Be Persecuted Like St. Lawrence

If being faithful in 2023 means that you are at odds with the world, then how should one proceed? 

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Jesus said to His disciples: “If the world hates you, realize that it hated me first” (John 15:18). 

Persecution and hostility toward the disciples of Jesus is not a novel reality. When a culture such as ours condemns the very nature of objective truth and the need for God, there is no wonder why faithful Americans can feel as if their way of life is being attacked. If being faithful in 2023 means that you are at odds with the world, then how should one proceed? 

In 1905, G.K. Chesterton wrote that the future would look like this: 

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Everything will be denied. Everything will become a creed…Fires will be kindled to testify that two plus two equals four. Swords will be drawn to prove that leaves are green in summer. We shall be of those who have seen and yet have believed. 

Chesterton was prophetic with these words. Our world today denies truth and champions the unhindered liberty to do whatever you like rather than doing what you ought. Yes, these times are filled with evils and with relativism and materialism. However, these times are also filled with Christians who are standing up for the true, good, and beautiful. 

Remaining true to the words of Jesus Christ concerning Heaven, Hell, discipleship, marriage, divorce, and worship can leave one to sound like a bigot rather than a spiritual guru. America continues to travel through an age where the child in the womb is denied life, marriage is redefined, and biological sex is determined by feelings rather than facts. Amid all of these realities, Catholics who cling to Church teachings have been persecuted; and they will continue to be persecuted. 

Today we celebrate the feast of St. Lawrence, who was born around A.D. 225 and later became a deacon serving under Pope St. Sixtus II. His main role as a deacon was to give aid to the poor and the needy in Rome. He was in charge of the charitable efforts to widows, orphans, and the poor for the pope. 

In A.D. 258, Emperor Valerian published an edict that stated that all deacons, priests, and bishops must be put to death. When the pope was arrested and was on the way to his beheading, Lawrence followed after him and asked him, “Father, where are you going without your deacon?” Pope Sixtus responded to Lawrence that in three days he would follow in the same footsteps. 

The Latin roots of the word persecution (persequi) literally mean “to follow through.” In this true sense, Lawrence would be persecuted. He was going to be given the chance to follow through with his belief in Christ and to follow his pope and spiritual father through to martyrdom. Perhaps this is why Jesus says that the persecuted are the blessed ones (Matthew 5:11-12). They follow Jesus most closely.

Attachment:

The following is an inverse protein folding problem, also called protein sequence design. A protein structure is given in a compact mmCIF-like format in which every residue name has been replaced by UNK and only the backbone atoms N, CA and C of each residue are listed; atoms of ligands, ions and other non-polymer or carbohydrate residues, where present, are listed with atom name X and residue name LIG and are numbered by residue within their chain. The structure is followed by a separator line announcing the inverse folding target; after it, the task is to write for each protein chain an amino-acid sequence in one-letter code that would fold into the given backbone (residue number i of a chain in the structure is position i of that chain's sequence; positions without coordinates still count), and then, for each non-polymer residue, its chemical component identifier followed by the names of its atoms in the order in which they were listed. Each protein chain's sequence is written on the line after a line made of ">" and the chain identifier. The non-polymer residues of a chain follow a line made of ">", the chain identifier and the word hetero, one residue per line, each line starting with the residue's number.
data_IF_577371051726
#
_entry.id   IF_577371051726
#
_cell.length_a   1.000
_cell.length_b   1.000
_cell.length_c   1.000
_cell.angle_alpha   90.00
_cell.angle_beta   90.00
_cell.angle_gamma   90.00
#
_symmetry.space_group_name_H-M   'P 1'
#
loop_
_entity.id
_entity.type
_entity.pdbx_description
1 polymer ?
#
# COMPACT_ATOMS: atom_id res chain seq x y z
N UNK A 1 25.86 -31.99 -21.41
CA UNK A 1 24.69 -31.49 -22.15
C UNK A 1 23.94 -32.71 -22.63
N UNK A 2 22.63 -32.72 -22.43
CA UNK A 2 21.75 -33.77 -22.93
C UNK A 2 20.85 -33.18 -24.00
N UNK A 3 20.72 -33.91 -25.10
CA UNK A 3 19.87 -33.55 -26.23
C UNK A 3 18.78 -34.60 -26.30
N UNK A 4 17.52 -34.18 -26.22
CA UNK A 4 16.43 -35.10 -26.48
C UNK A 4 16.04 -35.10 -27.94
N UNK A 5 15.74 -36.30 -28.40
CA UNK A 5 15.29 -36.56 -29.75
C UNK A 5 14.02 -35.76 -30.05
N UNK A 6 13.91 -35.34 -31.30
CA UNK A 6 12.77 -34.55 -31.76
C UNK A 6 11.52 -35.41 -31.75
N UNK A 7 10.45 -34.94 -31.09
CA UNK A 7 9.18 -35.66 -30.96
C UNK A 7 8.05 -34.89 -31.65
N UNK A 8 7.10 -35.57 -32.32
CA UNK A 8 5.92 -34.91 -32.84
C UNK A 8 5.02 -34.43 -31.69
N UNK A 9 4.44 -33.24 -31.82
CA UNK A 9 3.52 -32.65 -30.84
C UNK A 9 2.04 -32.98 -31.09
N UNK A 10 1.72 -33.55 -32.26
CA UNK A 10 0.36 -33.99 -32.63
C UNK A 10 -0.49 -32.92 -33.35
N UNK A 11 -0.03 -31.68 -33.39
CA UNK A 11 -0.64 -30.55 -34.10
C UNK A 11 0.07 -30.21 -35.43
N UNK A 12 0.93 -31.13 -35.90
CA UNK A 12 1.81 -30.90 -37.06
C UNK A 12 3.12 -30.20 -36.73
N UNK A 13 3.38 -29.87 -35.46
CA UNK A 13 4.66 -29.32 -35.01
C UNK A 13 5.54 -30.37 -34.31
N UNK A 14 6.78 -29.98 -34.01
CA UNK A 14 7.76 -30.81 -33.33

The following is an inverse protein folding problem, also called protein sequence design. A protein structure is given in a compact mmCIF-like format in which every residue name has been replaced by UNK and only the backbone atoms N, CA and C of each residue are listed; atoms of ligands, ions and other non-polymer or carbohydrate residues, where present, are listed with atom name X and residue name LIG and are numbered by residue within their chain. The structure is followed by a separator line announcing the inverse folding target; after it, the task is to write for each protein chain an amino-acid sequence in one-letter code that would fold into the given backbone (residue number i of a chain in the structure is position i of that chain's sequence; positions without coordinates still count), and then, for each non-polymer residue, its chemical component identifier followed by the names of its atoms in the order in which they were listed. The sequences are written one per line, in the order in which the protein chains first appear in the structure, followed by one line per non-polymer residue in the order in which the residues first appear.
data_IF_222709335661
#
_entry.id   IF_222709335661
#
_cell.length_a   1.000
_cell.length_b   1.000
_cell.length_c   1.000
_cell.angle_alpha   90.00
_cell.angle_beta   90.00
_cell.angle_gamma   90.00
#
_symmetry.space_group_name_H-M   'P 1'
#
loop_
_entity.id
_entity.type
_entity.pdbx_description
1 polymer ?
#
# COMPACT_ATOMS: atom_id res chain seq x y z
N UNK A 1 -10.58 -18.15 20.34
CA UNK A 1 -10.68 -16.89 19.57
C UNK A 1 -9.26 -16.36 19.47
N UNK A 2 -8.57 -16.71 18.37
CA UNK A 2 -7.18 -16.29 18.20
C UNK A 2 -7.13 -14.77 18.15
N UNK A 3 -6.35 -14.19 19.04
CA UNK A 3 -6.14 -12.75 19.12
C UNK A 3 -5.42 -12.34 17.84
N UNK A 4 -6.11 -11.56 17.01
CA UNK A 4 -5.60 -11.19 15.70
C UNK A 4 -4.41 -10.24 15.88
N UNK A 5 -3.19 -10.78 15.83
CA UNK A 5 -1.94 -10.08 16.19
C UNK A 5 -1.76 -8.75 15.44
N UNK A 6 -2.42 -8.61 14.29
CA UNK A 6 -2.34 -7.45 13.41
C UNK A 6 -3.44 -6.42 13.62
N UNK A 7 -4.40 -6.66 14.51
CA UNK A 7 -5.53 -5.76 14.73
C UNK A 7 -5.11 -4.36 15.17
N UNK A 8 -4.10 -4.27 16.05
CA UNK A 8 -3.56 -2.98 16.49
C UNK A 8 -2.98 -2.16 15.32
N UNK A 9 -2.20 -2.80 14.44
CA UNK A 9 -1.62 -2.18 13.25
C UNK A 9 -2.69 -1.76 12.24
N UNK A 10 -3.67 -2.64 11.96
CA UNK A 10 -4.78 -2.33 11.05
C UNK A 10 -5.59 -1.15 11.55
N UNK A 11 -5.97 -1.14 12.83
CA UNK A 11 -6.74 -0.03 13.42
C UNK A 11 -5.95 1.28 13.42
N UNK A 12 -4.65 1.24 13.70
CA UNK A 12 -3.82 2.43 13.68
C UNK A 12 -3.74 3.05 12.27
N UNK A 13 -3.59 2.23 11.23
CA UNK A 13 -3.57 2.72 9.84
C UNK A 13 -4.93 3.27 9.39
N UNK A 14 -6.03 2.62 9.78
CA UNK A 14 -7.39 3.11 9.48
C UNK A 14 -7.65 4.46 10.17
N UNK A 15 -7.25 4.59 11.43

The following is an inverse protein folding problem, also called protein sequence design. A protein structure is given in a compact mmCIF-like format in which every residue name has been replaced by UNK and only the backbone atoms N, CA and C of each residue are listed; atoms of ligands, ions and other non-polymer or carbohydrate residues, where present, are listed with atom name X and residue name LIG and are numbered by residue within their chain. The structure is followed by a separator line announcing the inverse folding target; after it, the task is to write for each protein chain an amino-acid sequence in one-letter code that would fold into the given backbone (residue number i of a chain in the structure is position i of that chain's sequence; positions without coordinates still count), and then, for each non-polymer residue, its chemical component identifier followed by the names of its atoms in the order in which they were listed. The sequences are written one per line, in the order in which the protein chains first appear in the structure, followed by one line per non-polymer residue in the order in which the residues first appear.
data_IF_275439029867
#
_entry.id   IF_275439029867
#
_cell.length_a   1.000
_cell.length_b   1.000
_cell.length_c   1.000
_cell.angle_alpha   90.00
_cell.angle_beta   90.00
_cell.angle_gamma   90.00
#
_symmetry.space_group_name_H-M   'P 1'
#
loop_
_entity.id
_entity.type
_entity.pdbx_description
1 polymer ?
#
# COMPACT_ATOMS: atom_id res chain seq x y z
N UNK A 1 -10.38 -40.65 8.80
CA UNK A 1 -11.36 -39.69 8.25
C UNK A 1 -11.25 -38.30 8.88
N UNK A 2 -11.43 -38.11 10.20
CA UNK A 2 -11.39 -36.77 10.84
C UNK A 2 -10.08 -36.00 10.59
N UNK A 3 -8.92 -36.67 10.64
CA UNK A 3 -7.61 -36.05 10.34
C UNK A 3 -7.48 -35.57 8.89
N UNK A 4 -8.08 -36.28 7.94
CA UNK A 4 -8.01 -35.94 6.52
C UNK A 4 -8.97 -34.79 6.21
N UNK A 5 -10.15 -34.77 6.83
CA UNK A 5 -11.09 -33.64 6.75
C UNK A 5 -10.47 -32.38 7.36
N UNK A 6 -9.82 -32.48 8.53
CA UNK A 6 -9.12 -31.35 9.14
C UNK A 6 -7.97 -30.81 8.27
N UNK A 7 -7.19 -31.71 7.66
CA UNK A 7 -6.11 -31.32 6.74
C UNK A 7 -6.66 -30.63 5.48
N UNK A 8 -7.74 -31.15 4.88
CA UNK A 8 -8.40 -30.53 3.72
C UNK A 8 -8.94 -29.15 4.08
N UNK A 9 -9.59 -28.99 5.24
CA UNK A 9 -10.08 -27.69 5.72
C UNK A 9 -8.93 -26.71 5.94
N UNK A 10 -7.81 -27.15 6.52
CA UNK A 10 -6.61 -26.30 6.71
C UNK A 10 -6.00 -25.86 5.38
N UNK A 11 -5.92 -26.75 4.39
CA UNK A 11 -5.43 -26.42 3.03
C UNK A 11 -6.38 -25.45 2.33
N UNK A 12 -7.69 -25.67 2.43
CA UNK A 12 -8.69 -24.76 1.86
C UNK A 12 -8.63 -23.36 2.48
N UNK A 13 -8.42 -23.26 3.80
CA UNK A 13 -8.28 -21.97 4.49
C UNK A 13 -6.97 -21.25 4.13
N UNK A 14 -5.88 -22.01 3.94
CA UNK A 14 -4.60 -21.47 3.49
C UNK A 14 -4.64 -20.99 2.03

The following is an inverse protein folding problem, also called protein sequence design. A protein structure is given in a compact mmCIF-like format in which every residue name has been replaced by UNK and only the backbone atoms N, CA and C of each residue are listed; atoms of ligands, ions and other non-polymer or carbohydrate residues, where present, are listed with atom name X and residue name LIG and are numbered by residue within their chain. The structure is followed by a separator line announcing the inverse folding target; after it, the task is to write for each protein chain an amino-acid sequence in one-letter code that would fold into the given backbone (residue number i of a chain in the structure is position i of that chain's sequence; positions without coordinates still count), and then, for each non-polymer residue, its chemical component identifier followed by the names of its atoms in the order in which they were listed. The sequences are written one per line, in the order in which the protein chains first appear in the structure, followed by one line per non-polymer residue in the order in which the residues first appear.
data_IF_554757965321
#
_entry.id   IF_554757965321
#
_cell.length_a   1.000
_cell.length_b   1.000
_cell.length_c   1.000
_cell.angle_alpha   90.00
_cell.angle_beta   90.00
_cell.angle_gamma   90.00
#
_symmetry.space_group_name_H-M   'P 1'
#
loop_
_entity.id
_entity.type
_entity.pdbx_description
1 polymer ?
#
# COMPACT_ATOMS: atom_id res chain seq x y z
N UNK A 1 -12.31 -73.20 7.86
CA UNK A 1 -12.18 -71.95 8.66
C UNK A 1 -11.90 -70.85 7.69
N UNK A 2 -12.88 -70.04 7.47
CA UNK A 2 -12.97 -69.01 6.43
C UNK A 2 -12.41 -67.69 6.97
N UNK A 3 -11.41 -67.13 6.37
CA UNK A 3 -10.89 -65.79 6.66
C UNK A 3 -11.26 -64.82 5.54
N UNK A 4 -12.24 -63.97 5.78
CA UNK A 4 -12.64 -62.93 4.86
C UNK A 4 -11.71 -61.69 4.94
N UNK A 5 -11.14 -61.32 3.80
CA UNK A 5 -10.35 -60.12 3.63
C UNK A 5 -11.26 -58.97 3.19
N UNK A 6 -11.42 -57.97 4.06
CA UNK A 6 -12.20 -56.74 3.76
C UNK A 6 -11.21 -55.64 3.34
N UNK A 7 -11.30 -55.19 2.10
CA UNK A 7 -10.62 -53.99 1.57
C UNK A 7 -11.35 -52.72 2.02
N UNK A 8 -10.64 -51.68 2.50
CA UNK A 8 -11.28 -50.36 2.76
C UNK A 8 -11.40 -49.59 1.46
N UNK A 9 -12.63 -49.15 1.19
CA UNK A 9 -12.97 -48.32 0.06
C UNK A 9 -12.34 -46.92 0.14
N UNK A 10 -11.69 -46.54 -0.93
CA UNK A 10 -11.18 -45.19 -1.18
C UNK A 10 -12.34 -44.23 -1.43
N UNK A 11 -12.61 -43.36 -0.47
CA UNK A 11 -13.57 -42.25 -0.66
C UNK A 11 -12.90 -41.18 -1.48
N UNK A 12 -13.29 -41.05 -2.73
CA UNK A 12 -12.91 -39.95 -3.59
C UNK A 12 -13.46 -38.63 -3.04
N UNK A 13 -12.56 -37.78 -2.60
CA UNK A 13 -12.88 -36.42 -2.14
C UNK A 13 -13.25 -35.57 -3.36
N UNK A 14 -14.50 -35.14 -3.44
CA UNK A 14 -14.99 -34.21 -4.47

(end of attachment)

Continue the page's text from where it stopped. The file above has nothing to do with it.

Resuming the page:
Over the course of the next three days, Lawrence gave away all of his money and possessions to the poor. He also began to sell expensive church vessels to give more money to those in need. News of Lawrence’s move to sell everything quickly spread, and the emperor was willing to allow Lawrence to live if he would hand over the treasures of the Church. 

He agreed, at first, and spent time gathering all the poor and outcasts that he could find. He brought them to the emperor and explained that these are the treasures of Christ’s Church. The emperor condemned Lawrence to death in a gruesome manner: he was to be placed on a gridiron and burned to death. 

The Greek word diogmos is used in the Bible and can be translated as “chase, pursuit, or persecution.” Valerian had his cohort chase and pursue all Catholic clergy so that he could put them to death for believing in Christ. Our society does something similar, albeit more discreet and less obvious: Western culture chases away truth and morality while it goes in pursuit of a world devoid of God and sin. The Church is hunted down because she is often made to appear as a monster—a bigoted and intolerant institution that must be made extinct for holding onto traditional values.

When we are chased down, we must follow through. We must become like Lawrence. As he was over the fire, he famously turned toward his executioner with joy and exclaimed: “You can flip me over, I am done on this side.” He knew that in the face of suffering and death, Christ was real, and He was with him. St. Lawrence knew that following through until the end, and even allowing others to chase him down, was how he was made into another Christ. This was how he was becoming even more alive.  When we are chased down, we must follow through. We must become like Lawrence. Tweet This

So, in the face of the challenges of our times, let us joyfully exclaim: “Turn us over.” We are following through on the Truth who is a person: Jesus Christ. And we will never abandon Him. They hated Him first. If the world persecutes us, we are in good company. 

St. Lawrence, pray for us. 

Author

  • Thomas Griffin

    Thomas Griffin is the chair of the religion department at a Catholic high school on Long Island where he lives with his wife and two sons. He is the founder and editor-in-chief of Empty Tomb Project: The Magazine.

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